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With the start of SAP TechEd 2010 in Berlin the SAP CodeExchange platform will be launched. It’s great to see that SAP is moving on in adopting Open Source. According to Simon Phipps SAP now enters phase 2:

“Be completely open but in terms of a      license. Busy on knit picking every line of a license and trying to work      out perfect licenses.”

The knit picking starts at the Terms of Use Agreement For SAP Code Exchange (ToU). A 4 pages document in lawers speach. You have to read, sign, fax/scan this document to get access to the Code shared on CodeExchange or if you want to contribute to a project. Check out the Code Exchange FAQ for answers on the ToU.

What I hope is that Code Exchange will be sucessfull even with the ToU. And that in a next step SAP will allow also OSI approved licences to be used for Code Exchange platform. Then SAP will enter phase 3 of their Open Source adoption. 

I try to support Code Exchange as good as I can and uploaded already 3 projects:

also I’m contributing to the abap2xlsx Project.

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  1. Ethan Jewett
    Thanks for bringing up this topic, as it is very important.

    The current terms of use have some significant issues, some of which I know (from Rui’s great #sitbru presentation) were unintended and will be remedied. Other issues, such as the indemnity clauses and the severe restrictions on distribution (if I retain the IP, how can SAP restrict my ability to distribute that IP?) remain serious problems that make me very uncomfortable about uploading anything to Code Exchange.

    Of course, I’m not a lawyer, and perhaps these are normal clauses that I am misinterpreting. Part of the reason I use OSI-approved licenses is that the OSI’s lawyers have looked carefully at these licenses and given their legal opinion that a license “conforms to existing community norms and expectations” (http://www.opensource.org/approval). In other words, that a license will act in a way that a normal open source developer would find reasonable.

    Until SAP either allows the use of OSI-approved licenses, or arranges for SAP lawyers to review and publicly approve general use-cases under the TOU and the NDLA, I’m going to remain unwilling to upload anything to Code Exchange. Hopefully SAP will find itself willing to take one of these steps sometime soon.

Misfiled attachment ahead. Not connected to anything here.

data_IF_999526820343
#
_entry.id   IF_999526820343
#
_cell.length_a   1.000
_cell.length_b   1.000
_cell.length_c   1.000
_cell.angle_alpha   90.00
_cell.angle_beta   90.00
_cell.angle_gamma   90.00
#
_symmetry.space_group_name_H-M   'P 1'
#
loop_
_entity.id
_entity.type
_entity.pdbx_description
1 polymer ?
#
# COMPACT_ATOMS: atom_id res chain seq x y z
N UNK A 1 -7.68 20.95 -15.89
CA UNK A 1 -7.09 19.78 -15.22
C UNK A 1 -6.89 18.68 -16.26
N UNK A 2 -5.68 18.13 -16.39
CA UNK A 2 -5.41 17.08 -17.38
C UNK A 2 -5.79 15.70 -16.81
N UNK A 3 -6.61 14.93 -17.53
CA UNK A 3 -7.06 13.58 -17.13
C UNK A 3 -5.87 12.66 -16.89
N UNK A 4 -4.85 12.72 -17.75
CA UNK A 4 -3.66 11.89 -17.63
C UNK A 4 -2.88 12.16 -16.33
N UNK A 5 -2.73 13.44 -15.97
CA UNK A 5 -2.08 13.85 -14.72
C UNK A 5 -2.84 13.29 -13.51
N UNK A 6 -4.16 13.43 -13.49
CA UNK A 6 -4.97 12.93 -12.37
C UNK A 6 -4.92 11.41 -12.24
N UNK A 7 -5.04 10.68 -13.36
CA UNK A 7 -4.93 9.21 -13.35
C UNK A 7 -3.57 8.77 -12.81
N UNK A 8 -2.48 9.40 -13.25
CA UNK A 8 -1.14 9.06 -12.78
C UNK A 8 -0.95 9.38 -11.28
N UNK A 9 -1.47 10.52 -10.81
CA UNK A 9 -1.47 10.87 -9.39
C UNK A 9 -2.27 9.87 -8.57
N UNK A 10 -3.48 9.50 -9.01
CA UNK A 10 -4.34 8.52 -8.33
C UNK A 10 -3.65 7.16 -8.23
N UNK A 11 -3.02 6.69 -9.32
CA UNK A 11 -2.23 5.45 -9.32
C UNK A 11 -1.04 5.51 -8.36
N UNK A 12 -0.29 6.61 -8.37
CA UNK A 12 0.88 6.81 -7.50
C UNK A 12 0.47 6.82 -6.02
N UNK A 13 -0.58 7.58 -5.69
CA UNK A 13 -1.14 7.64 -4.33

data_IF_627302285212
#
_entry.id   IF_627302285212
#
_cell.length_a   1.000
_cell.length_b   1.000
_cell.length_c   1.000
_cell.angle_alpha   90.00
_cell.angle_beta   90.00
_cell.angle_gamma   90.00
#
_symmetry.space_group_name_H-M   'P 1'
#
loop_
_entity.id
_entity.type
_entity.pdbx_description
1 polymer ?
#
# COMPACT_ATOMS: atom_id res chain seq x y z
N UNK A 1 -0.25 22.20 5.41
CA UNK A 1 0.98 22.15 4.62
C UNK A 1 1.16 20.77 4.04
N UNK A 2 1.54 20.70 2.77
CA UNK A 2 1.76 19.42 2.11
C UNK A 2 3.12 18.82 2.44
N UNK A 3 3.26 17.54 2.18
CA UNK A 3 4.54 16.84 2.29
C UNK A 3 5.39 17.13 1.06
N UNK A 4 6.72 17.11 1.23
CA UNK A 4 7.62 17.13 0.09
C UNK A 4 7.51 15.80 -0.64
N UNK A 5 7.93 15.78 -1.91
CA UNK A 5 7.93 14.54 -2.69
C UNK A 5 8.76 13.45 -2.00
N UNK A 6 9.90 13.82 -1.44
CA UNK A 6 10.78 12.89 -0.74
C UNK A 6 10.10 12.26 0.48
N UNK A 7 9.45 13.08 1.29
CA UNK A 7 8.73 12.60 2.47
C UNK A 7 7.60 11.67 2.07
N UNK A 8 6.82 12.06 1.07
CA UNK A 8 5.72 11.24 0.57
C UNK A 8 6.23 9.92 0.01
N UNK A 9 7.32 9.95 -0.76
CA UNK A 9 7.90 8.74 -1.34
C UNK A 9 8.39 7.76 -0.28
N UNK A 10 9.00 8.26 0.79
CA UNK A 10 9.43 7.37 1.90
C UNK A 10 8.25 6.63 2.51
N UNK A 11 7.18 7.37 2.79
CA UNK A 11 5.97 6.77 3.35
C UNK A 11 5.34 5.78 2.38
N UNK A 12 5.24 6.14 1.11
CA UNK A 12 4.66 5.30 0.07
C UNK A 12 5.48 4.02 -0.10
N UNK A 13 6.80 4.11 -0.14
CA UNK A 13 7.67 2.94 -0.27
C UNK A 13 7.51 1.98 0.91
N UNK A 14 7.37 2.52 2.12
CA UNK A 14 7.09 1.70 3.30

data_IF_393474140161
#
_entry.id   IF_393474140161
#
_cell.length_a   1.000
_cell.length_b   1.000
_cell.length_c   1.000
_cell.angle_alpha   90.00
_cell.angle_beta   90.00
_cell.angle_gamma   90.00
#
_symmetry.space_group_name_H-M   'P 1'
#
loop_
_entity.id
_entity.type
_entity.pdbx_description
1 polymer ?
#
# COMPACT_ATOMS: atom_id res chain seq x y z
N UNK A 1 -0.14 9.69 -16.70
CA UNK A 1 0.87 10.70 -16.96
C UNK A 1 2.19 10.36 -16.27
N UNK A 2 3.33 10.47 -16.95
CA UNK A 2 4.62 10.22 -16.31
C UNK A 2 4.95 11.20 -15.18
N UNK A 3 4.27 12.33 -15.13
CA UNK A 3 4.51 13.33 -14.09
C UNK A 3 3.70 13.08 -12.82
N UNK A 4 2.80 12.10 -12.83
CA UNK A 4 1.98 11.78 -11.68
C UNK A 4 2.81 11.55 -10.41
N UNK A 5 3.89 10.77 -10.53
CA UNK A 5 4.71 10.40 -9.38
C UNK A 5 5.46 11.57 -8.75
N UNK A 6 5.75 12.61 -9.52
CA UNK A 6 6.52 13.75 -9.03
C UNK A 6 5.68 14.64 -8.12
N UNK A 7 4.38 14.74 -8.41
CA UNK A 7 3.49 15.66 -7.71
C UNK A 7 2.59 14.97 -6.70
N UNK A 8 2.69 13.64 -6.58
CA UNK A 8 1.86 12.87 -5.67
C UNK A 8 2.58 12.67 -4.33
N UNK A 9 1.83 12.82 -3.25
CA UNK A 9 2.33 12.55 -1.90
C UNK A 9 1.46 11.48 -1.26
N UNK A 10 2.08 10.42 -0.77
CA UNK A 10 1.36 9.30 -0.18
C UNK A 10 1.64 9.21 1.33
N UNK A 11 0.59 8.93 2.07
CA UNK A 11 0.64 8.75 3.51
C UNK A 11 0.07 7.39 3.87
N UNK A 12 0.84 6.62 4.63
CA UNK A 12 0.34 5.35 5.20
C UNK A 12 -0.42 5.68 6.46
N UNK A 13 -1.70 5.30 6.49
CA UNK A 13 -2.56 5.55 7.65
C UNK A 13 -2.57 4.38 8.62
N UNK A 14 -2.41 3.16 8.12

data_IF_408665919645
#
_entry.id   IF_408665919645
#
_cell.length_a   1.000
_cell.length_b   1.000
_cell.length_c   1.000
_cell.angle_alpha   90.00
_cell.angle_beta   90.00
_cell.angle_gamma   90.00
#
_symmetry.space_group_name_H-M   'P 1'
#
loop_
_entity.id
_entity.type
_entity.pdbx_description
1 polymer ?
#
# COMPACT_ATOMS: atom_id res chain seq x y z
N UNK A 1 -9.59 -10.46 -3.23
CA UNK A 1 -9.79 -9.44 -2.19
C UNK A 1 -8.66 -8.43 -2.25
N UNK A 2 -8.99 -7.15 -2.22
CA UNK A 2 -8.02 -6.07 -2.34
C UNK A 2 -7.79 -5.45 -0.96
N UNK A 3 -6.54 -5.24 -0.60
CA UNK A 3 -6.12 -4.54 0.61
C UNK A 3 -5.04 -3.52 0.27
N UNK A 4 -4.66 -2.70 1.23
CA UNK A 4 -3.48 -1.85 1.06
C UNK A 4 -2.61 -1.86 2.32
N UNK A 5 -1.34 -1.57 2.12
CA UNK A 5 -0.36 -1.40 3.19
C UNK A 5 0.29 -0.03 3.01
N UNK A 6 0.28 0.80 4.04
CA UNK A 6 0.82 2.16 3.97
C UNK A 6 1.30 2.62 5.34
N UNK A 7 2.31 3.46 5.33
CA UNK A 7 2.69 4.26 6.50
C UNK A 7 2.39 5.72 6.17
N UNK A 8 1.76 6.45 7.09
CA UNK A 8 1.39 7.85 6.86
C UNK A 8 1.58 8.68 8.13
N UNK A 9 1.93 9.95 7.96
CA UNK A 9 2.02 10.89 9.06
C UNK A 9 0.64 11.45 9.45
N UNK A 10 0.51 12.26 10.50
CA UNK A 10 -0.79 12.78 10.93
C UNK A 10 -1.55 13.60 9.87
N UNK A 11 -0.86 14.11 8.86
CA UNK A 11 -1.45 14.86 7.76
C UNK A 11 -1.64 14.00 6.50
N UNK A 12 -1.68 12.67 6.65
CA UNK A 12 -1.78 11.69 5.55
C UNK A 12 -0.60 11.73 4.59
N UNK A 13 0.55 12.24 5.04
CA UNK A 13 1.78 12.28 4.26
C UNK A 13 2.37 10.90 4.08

If Code Exchange is wildly successful, that will be awesome, and hopefully SAP’s management will take that as a signal that it is time to enter phase 3 of open source adoption :-). If Code Exchange is not so successful, I hope that SAP management recognizes that SAP’s own IP policies may be hindering community uptake of its platforms.

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    1. Anton Wenzelhuemer
      completely agree with your concerns, Ethan.

      apart from the things said, I believe that the TOU lack a grounding in the real world, or are serious, up-to-date, opensource minded app developers really coding anything from scratch only? How many developers, if they want to visualize some data, start to code a whole graphics/charting library of their own?

      second, I wonder whch license the lawyers think, are applicable to the code. no commercial ones of course and none of the oh so viral licenses. wouldn’t it have been a good idea to supply a whiteliste instead or at least in addition to the blacklist? or does the TOU itself constitute a license?

      sometimes I ask myself why do I care, just don’t contribute and all is fine. but actually I was hoping for a long time that SDN provides something like this and suddenly it looked promising and then came the TOU.

      anyway, I wish the CodeX project the very best since I know that some work hard and honestly for it to be a success and I hope innovation is not once more killed by legal brain$&%$/§.

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